Adobe’s Bangalore Office Among First in India to be Powered 100% by Renewable Energy

Adobe’s Bangalore site is going solar. We recently signed a 2.5-megawatt, grid-scale, solar power purchase agreement (PPA) for our Bangalore office, which will provide enough power to cover our annual energy demand. Adobe is proud to be among the first US-headquartered technology companies in India to have a facility powered 100 percent by renewable energy, an important step toward our renewable energy commitment.

Why This Matters

Bangalore is our first major purchase of renewable energy, and while it’s a small step toward our end goal, it’s a milestone. The purchase moves Adobe closer to our RE100 commitment— a promise we made, along with nearly one hundred of our peers and guidance from The Climate Group, to reach 100 percent renewable energy for all of our operations and digital delivery of our products.

Our target date for 100 percent renewables is 2035. This might seem a long way off, but here’s why: Adobe is focusing on direct and open access renewable energy—this means that the energy we purchase is adding directly to the local power grid. This process will take us more time than using carbon offsets or unbundled renewable energy credits (RECs), but we think it’s worth it.

Our project in Bangalore shows that a direct purchase of renewable energy makes the right kind of impact for our company and our community. Here’s how it works: with the right renewable energy policies in place, and thorough research on local projects and developers, we were able to sign into the open access PPA in the state of Karnataka to power our Bangalore site. Adobe’s purchase, along with other large energy purchasers in the state, has allowed the solar energy developers to add more solar panels to their “farm.” As with all grid-scale, renewable energy PPAs, the power generated on this “farm” goes directly into the local grid, becoming part of the pool of energy that ultimately provides power for local schools, businesses, citizens, and our office in Bangalore.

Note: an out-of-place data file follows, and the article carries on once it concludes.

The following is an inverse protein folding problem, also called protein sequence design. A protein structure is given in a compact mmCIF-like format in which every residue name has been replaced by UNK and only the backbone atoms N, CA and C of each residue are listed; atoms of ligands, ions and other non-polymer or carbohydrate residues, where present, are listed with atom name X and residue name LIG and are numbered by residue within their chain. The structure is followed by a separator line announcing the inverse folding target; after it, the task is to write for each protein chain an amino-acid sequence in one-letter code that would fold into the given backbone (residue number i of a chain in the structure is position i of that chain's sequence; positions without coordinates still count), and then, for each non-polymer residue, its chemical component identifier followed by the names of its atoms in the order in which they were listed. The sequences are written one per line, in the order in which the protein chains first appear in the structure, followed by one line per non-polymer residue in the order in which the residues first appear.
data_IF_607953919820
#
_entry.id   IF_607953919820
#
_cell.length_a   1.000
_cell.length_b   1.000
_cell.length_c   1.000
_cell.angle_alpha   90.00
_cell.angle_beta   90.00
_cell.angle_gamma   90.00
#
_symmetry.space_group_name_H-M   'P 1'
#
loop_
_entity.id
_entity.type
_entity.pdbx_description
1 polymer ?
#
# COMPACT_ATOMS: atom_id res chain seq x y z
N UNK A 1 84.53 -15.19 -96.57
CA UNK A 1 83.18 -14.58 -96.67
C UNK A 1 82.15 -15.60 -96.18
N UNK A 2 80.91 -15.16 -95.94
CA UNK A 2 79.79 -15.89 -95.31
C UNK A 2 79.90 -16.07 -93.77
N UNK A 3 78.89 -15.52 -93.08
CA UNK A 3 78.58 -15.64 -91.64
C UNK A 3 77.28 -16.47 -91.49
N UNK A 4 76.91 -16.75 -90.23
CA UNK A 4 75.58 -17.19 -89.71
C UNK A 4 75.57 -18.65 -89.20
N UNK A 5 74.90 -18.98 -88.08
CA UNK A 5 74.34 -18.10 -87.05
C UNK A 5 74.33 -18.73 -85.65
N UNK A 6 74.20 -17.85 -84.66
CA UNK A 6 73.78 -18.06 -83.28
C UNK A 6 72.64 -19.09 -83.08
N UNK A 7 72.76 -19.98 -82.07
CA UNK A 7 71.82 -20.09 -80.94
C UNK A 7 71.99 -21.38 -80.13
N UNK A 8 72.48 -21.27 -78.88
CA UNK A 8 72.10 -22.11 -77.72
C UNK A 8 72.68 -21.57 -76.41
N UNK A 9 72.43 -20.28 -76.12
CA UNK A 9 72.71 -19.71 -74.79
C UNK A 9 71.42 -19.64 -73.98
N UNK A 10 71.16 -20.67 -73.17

Because of this solar power purchase, Bangalore and the state of Karnataka will burn less coal for their local needs—a major part of India’s goal to transition to renewable energy. This means we’re helping clean up local air and lower emissions in a community where our employees live and where we do business. And as an important part of running our business sustainably, we also expect to save money on this purchase, while contributing to an infrastructure that we think will provide more consistent energy prices and allow more power users to move to renewables. With all of these benefits, we can’t help but think that direct access renewable energy is the future of corporate sustainability, and we’re thrilled to be helping blaze the trail.

In addition to our renewable energy purchase, we’re also proud to report that we’ve transitioned our India vehicle fleet to more sustainable options, placing into service 47 electric vehicles.

Part of a Bigger Plan

Reaching 100 percent renewable energy means we’re working on a lot of fronts at once. Here are the focus areas of our renewable energy strategy:

Nobody Can Go It Alone

We’re excited about what we’ve achieved in Bangalore, but when it comes to sustainability, no one can do it alone. We collaborate with NGO partners, along with other committed companies. Together, we share what works (and what doesn’t). And we combine our influence to support legislation for sustainability.

With our peers, we continue to embrace the science based targets that help us own our total emissions, and hold us accountable for reducing them. And, as we head into Climate Week, we’ll have more opportunities to share our best ideas and to strengthen the commitments that are helping us do our part for our communities, our employees and our shareholders.

For more, read about our recent placement on the Dow Jones Sustainability Index, Adobe’s sustainability efforts, and our commitment to the Paris agreement.